I was producing a lot of records for the Albert Grossman organization. This was prior to the formation of Bearsville Records. Albert, as many people may, or may not, know was... by the time I was to work with him in the late 1960s was the preeminent personal manager in the world. He had the largest catalog of well-known artists... he was managing the Band, he was no longer managing Bob Dylan but he had managed Bob Dylan... he had a lot of Folk acts that he signed when Folk Music was hot - a mere five or so years earlier, and some Blues artists like James Cotton, Country artists like Ian and Silvia, and he paired me up with all of them to make records.

He felt that most of his Folk artists were making records that were not getting considered because they had not been modernized, in a way. And so I was a young upstart with some what seemed like fresh ideas and they would put me to work with everyone. And after I had done maybe half a dozen projects or so for him, I asked him for a budget to make a record of my own.

I said "I have musical ideas that I'd like to get down, I don't have any expectations of the commercial success thereof...I just want to get into the studio and record my ideas." And the first album I came up with was called "Runt", and it had a fluke hit single on it, which kind of threw me into a different category.

I was suddenly almost obligated to follow up on that success. And the second record that I made was a fairly succinct collection of songs but because Bearsville Records was originally distributed by Ampex, the tape company...tape manufacturing company that wanted to get into making records, into the actual music business.

And so Albert formed a relationship with them and my first album came out on what was called Ampex Records. By the time the second record came out they had gone through a year with Ampex and decided it wasn't working, and so they switched to a distribution deal with Warner Brothers records, who was a very powerful label, and could do a lot of good things for the artists on Bearsville, so it made sense.

But my second album kind of fell through the cracks, because it was right in the middle of that transition.

Then I got to my third record, "Something/Anything" and expectations were not huge about what was going to happen with that time I had become so reflexive as a songwriter that I was writing songs in like twenty minutes flat.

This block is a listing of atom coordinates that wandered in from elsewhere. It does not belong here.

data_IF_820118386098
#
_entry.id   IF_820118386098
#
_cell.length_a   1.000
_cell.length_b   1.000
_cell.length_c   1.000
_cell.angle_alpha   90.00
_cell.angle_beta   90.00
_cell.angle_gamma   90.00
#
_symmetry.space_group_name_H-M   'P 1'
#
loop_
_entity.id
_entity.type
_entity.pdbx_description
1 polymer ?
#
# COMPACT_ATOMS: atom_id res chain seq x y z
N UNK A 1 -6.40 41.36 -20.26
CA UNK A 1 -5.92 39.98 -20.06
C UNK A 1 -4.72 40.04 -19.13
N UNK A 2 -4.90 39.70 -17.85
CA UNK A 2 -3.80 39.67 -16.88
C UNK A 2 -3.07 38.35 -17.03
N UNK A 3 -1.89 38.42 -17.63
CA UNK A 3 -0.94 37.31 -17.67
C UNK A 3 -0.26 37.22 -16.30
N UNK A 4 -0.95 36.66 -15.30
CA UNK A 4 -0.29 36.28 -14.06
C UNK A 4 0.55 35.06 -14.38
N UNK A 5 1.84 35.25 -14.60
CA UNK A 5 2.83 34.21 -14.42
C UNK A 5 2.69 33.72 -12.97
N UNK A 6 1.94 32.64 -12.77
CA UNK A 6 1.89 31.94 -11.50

< "I Saw The Light"? I sat down at the piano, twenty minutes later, it was all done. If you think about it, it's not much of a feat. It's not a complicated song, and the words are kind of silly.

So... I delivered that record, and everyone said "OK, this is what you've been...or this is what we assume you've been going for all this time". And had three hit singles off of it and a lot of acclaim, a lot of people in the music business as well, a lot of players and musicians seemed to become attached to the record.

I remember, at one point, we got a call out of the blue from Brian Wilson who had heard the record and wanted to meet me. And I went up and met Brian in all this craziness. Because of this record. I did a song about Wolfman Jack on the record, and got to meet and become friends with Wolfman Jack as a result of that, so the record was fulfilling all these dreams for me, and in a sense fulfilling dreams for the record label, because of the great commercial success of it.

But my head was in a different place, and by the time I got to doing "A Wizard/A True Star" and delivered that record, it was like I had lit off a stink bomb in the office. There was just so much commotion and recriminations (laughs) like that "Why did you do this!" and "What were you thinking?" and yadda-yadda-yadda... And most of that was coming from my friend, who I had introduced to Albert Grossman, Paul Fishkin, who became the Managing Director, eventually of Bearsville Records.

Yet Albert, I think was... he was more "artist oriented". The idea of having a record label was kind of a "down the road" thing for him. He had been managing artists, and been involved in the music business for so long that he looked at artists in a different way than just simply their work on record.